Religion and Culture
Religion and culture are the subjects of two overlapping subfields within sociology. The sociology of religion explores how religion operates within other arenas of social life, such as culture, family, economy, and politics, and it investigates the social processes associated with religious transformation, such as modernization, migration, and social movements. It also examines the conditions under which religion serves as a source of either social cohesion or social conflict.
The sociology of culture asks foundational questions of what “culture” is and how it operates in groups, communities, institutions, and entire societies. The subfield comprises a number of distinct areas of study including science, knowledge, religion, popular culture, media, and the arts. Sociologists view culture as something that is produced both by ordinary people and by groups and institutions with varying degrees of authority and power.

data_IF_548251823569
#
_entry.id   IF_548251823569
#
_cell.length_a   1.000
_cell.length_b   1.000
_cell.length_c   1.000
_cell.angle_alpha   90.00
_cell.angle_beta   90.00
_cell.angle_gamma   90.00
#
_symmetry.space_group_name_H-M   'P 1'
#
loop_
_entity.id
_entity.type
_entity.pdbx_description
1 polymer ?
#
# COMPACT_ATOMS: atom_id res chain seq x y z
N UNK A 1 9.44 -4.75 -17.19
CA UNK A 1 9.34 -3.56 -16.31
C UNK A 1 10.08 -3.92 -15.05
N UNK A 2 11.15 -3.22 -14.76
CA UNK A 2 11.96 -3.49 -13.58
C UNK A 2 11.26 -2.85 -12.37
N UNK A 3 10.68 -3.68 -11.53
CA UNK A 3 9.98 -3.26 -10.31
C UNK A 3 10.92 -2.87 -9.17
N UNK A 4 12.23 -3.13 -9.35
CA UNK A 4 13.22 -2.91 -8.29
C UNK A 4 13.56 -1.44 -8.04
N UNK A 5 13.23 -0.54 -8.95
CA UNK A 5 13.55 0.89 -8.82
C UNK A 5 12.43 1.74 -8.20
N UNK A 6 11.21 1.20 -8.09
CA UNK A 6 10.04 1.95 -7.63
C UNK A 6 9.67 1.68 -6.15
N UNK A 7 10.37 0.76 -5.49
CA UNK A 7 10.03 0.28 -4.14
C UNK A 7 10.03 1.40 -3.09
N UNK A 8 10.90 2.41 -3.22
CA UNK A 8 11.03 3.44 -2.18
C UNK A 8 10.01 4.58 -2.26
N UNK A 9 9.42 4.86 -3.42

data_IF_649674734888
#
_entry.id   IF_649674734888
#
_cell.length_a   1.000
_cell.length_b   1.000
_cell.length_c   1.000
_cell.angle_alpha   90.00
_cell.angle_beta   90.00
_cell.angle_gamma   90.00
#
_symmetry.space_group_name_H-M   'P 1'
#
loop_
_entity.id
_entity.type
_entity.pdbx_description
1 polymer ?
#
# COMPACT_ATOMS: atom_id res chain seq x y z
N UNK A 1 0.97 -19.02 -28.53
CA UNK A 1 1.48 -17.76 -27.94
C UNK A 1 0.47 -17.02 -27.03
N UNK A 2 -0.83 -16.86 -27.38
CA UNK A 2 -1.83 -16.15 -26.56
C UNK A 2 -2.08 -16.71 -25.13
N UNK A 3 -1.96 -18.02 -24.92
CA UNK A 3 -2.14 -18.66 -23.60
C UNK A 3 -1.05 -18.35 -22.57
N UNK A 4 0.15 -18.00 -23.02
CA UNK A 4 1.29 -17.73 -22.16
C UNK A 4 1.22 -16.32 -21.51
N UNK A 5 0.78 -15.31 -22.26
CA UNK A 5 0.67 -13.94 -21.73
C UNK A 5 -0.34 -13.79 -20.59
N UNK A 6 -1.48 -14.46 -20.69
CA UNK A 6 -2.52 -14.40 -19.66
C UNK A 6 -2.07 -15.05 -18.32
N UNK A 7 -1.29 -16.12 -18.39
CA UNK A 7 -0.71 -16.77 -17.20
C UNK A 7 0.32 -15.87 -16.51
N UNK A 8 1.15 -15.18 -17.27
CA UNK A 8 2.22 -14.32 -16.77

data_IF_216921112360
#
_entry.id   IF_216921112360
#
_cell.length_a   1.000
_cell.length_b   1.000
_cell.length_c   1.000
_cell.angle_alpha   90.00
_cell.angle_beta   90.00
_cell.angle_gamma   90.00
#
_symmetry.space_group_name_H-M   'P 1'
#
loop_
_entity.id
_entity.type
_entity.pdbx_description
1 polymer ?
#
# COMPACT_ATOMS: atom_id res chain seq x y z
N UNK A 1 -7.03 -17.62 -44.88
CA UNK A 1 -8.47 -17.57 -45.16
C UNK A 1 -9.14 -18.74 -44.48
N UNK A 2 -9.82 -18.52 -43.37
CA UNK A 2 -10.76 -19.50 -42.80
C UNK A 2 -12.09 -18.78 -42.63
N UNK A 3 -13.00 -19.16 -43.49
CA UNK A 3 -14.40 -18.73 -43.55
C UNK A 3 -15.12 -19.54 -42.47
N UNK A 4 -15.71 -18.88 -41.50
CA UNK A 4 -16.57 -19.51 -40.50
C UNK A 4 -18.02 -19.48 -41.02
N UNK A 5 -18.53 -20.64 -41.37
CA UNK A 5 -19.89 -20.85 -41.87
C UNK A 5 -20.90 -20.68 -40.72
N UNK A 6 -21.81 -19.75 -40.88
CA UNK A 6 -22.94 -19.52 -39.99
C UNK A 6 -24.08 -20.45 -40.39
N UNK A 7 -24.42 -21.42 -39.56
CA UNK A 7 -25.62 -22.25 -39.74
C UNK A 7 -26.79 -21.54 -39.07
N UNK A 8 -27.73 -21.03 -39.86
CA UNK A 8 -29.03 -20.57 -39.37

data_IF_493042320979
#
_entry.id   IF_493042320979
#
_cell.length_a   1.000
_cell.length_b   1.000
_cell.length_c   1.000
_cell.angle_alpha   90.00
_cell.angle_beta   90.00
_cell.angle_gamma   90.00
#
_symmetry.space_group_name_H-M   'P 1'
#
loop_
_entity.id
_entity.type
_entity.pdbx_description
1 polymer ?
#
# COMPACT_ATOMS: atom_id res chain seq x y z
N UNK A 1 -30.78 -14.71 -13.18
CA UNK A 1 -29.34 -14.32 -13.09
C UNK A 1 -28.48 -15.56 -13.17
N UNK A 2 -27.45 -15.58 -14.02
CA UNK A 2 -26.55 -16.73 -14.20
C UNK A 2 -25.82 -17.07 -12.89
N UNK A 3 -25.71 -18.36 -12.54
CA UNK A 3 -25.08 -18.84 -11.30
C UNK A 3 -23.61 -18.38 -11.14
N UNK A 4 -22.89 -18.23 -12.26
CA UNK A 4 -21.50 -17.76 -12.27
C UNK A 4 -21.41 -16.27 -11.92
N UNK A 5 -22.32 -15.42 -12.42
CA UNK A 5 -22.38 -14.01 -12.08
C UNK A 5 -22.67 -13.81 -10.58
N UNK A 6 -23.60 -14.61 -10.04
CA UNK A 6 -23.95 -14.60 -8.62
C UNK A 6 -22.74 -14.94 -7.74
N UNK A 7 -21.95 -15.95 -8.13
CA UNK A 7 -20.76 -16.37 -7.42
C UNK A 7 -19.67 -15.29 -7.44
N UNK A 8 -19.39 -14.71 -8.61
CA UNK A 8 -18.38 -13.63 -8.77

Fordham sociologists who focus on religion and culture conduct research and teach courses on a diversity of topics. Those who study religion explore how it is related to social phenomena such as globalization, human rights, gender socialization, and inequality. Our sociologists of culture are interested in modern and post-modern identities, ethnic and religious communities, global civil society, and the social and political roles of media and the arts.
Faculty in this area: Avishai; Bush; Fader; Gautney; McCarthy; McGee; Rhomberg; Rodriguez, C.; Sawalha